“This is a world that they now have to normalize for themselves,” Hodge, himself the son of two Marine parents, told T&P.; “They literally will get a mission, they’re gone in an hour, they’re away for a week, maybe two, then they’re back home in their kitchen with their wives and children making pancakes in the morning.”
“That duality, and how it could affect someone, is insane,” Hodge continued. “What these men and women have to go through when they’re away, in some ways becomes their new reality. That is their life. Their home life in a sense becomes their alternate reality. This is the life they come to when they’re waiting for the real job, the real duty. The real purpose they have in life, is war, in a sense.”
Season two of SIX premieres on HISTORY on Memorial Day, May 28 at 10/9c.
Navy Secretary Richard Spencer took the reins at the Pentagon on Monday, becoming the third acting defense secretary since January.
Spencer is expected to temporarily lead the Pentagon while the Senate considers Army Secretary Mark Esper's nomination to succeed James Mattis as defense secretary. The Senate officially received Esper's nomination on Monday.
U.S. Special Operations Command may be on the verge of making the dream of flying infantry soldiers a reality, but the French may very well beat them to it.
On Sunday, French President Emmanuel Macron shared an unusual video showing a man on a flying platform — widely characterized as a "hoverboard" — maneuvering through the skies above the Bastille Day celebrations in Paris armed with what appears to be a dummy firearm.
The video was accompanied with a simple message of "Fier de notre armée, moderne et innovante," which translates to "proud of our army, modern and innovative," suggesting that the French Armed Forces may be eyeing the unusual vehicle for potential military applications.
A lawmaker wants to know if the Pentagon ever exposed the American public to ticks infected with bioweapons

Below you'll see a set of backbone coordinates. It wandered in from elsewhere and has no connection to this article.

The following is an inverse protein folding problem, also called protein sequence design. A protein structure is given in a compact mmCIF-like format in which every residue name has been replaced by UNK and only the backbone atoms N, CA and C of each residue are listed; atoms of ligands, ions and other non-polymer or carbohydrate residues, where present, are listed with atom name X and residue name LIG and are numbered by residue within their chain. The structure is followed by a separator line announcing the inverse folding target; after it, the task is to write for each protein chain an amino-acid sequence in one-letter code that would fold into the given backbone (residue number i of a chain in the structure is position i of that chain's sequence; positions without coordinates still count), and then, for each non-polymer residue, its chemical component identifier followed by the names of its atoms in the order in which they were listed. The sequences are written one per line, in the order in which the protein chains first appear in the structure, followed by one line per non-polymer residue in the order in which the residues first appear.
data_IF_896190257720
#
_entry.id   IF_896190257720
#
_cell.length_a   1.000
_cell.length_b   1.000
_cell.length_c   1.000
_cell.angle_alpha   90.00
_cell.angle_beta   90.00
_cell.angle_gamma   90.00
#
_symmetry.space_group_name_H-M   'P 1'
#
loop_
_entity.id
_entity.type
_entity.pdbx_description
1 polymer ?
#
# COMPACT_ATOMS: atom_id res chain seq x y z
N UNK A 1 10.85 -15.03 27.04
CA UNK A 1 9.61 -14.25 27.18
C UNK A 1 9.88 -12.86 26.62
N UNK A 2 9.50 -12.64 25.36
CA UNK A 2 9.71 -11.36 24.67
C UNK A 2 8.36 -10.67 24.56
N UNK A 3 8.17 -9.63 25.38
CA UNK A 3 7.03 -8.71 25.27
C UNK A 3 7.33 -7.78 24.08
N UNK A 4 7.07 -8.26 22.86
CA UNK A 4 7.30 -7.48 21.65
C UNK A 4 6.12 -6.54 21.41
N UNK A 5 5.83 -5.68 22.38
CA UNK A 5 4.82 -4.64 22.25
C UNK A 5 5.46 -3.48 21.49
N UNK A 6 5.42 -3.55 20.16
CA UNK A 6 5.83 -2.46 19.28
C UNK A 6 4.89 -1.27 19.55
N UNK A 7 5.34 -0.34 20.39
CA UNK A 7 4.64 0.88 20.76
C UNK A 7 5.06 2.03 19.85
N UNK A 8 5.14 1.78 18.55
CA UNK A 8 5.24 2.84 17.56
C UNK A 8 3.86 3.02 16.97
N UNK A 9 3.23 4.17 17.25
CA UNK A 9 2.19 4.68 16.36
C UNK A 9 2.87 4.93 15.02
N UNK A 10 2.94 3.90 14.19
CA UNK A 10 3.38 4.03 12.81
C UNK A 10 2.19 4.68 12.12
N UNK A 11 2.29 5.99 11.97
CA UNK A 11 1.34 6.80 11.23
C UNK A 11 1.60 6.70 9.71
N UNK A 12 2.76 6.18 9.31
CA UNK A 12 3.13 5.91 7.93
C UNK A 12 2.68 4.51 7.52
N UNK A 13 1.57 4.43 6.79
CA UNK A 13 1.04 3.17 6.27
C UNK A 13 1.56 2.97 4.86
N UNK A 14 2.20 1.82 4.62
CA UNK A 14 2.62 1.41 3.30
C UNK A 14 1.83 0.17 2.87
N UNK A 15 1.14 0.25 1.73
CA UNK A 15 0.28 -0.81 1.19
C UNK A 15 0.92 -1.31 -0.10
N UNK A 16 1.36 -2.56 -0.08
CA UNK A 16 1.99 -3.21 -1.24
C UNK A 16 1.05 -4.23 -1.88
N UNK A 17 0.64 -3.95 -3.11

If you've ever wondered if the Pentagon has ever exposed the American public to ticks infected with biological weapons, you're not alone.
Rep. Christopher Smith (R-N.J.) authored an amendment to the House version of the Fiscal 2020 National Defense Authorization Act would require the Defense Department Inspector General's Office to find out if the U.S. military experimented with using ticks and other insects as biological weapons between 1950 and 1975.
If such experiments took place, the amendment would require the inspector general's office to tell lawmakers if any of the ticks or other bugs "were released outside of any laboratory by accident or experiment design."
The Taliban drove his family out of Afghanistan when he was a child. Now he wants to go back as a Marine
There's no one path to military service. For some, it's a lifelong goal, for others, it's a choice made in an instant.
For 27-year-old Marine Pvt. Atiqullah Assadi, who graduated from Marine Corps bootcamp on July 12, the decision to enlist was the culmination of a journey that began when he and his family were forced to flee their home in Afghanistan.
The Air Force has administratively separated the Nellis Air Force Base sergeant who was investigated for making racist comments about her subordinates in a video that went viral last year, Task & Purpose has learned.